19. The prior art shows that before the priority date, different methods of ribosome display followed by screening and recovery of the relevant genetic material had already been used (cf. documents (8) and (9)). These methods correspond to that described in document (13) except that the ribosomal display involves an E.coli in vitro transcription-translation system rather than a eukaryotic one. Quite irrespective of how ribosomal display is achieved, it remains that RT-PCR is always carried out on a mRNA which has been deliberately dissociated from the ribosomal complexes. In fact, none of the prior art documents ever suggests that this part of the method could be modified. Moreover, it can be seen from eg. the post-published documents (3) or (19) that before the priority date and even thereafter, the procaryotic in vitro expression system continued to be thought satisfactory:

- Document (3), published in 1999, abstract: "In summary, we could not detect any intrinsic advantage of using a eukaryotic translation system for ribosome display."

- Document (19), published in 2006, page 89: "These results highlight that the method of mRNA recovery should be appropriate and optimal for the nature of the ribosomal display system and that direct transfer of a prokaryotic method to a eukaryotic system may result in a very inefficient process."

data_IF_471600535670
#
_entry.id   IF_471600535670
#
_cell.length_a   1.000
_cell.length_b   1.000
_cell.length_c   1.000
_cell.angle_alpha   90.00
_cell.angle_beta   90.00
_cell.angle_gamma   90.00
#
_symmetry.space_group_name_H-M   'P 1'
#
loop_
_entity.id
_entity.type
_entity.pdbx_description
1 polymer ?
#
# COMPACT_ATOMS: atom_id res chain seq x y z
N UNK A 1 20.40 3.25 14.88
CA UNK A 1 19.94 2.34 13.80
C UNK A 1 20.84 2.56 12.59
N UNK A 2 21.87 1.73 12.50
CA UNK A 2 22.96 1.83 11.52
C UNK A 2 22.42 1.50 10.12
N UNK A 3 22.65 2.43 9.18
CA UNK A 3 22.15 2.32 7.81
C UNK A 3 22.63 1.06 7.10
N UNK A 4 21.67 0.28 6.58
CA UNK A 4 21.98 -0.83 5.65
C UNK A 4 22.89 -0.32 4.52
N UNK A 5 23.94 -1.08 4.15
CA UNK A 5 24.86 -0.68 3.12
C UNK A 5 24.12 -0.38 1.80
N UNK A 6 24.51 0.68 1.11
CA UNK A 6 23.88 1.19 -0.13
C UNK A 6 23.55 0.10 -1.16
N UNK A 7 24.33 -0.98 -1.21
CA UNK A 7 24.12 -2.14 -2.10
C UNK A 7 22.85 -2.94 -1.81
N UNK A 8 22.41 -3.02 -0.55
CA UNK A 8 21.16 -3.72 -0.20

In other words, the skilled person was content with the methods available and had no incentive to depart from them. In addition, in view of the number and complexity of the molecular events necessary to get to the end result ie. to the DNA encoding the peptide/protein/antibody with the relevant binding properties, it is reasonable to expect that he/she might have been reluctant to do more than improve specific features of the methods as were known to work.

20. Under such circumstances, developing a method different from those of the prior art cannot have been obvious even in the absence of an explicit warning that it could not be done. Thus, in the board's judgement, it required inventive step to do so.